UConn Health Students Against Violence in Schools (SAVS), formally the UConn Anti-Bullying Class, is a program developed to provide education to middle and high-school students on promoting healthy relationships and preventing violence. The goal is to take initial steps towards preparing and empowering youth to function as peer ambassadors against violence, with special emphasis on the research-supported bystander model. Workshops last approximately one hour and are facilitated by a group of dedicated UConn medical students who are advised by a Department of Psychiatry faculty member.
Learning objectives are for youth participants to be able to:
- Define and identify emotional and physical forms of violence;
- Explain the consequences of violence for both victims and perpetrators;
- Describe the role of bystanders in preventing and addressing violent behavior;
- Outline specific steps to take when encountering violence, directly or indirectly; and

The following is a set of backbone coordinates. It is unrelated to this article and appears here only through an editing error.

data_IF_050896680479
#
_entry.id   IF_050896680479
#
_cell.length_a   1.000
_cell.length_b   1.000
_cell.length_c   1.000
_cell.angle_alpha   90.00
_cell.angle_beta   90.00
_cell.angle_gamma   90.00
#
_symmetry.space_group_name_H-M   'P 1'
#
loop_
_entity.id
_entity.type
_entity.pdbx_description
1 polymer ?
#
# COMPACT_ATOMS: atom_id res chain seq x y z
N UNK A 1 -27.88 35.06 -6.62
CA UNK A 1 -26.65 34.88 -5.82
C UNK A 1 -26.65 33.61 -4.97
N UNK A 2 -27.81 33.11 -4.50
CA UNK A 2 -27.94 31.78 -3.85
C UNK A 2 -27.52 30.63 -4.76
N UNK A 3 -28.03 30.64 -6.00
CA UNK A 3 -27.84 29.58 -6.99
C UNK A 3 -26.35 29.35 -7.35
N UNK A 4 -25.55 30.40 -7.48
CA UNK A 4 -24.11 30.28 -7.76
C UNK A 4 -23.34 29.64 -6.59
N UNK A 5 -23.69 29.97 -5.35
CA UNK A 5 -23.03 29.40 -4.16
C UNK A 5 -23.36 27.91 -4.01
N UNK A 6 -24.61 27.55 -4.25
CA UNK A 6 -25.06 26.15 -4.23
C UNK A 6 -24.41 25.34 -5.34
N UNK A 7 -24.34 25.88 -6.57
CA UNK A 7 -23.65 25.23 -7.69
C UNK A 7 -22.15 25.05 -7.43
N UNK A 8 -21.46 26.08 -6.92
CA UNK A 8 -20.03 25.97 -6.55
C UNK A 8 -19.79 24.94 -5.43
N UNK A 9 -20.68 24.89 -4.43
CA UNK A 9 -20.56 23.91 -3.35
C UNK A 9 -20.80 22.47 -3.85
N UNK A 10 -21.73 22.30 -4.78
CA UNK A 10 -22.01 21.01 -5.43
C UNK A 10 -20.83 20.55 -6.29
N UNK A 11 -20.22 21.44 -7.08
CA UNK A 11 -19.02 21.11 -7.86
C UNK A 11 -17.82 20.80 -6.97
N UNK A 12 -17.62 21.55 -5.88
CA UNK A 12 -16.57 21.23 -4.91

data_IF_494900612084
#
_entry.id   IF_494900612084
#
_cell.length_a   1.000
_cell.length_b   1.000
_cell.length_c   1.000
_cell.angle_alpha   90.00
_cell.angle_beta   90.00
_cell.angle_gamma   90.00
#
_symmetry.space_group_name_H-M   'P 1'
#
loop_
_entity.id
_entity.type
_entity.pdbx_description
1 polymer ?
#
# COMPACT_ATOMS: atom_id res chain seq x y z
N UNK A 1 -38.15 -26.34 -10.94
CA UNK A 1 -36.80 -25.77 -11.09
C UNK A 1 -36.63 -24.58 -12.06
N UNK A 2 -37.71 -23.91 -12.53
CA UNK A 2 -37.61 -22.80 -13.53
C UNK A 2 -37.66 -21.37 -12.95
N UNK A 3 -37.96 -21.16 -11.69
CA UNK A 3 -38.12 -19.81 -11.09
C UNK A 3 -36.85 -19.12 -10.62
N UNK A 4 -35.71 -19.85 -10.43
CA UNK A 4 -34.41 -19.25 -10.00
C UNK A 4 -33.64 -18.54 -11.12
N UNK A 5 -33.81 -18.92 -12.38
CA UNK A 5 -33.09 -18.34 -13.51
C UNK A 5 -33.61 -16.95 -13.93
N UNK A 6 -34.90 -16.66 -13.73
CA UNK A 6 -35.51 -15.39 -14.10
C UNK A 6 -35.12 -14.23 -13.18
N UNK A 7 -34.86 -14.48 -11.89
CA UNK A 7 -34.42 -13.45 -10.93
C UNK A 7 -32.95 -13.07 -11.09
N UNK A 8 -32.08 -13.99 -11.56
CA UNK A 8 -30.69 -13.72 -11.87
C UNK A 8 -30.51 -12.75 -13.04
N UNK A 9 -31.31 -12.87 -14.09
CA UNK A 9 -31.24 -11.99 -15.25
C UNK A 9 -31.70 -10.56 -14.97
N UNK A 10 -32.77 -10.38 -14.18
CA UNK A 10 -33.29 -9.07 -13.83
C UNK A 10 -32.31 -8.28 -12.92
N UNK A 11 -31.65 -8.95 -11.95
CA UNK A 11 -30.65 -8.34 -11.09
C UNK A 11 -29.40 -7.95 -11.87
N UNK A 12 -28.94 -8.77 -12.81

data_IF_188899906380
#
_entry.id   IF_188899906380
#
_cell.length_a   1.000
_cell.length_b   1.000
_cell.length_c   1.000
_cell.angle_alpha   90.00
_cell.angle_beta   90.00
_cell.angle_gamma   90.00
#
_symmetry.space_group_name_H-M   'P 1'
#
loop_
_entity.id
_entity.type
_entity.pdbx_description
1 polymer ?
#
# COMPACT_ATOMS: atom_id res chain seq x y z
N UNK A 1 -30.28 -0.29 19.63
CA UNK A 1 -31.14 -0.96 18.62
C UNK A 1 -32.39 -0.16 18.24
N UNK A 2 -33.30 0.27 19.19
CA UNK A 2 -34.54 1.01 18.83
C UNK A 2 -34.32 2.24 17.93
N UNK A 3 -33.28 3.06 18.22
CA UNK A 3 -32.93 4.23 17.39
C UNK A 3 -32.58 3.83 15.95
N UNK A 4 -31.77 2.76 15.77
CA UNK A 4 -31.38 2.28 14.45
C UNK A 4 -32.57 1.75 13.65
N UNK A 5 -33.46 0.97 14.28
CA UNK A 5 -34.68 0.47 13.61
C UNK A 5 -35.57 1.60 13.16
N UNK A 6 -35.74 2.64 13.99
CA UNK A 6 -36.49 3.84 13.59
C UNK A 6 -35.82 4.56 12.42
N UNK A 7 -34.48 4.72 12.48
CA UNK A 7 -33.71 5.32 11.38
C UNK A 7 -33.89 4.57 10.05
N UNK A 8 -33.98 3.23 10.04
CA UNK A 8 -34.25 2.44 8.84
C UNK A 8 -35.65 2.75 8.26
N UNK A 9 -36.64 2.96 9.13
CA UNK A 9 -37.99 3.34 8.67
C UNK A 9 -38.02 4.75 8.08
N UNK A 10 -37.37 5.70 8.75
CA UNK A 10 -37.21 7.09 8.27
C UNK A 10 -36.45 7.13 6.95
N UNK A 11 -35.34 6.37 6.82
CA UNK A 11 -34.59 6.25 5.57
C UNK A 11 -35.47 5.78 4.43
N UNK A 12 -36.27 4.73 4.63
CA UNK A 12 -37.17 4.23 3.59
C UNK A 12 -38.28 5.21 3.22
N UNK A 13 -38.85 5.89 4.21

- Identify school, local, and national resources for seeking help and guidance.
The workshop format is designed to be interactive and involves students engaging in active discussion around these topics and working in small groups to role-play and think through different types of scenarios. Prior to the workshop, the UConn SAVS team interfaces with school personnel to understand their policies on school violence, procedures and practices relating to violence, and school-based resources for victims and perpetrators of violence. This information is incorporated in learning sessions.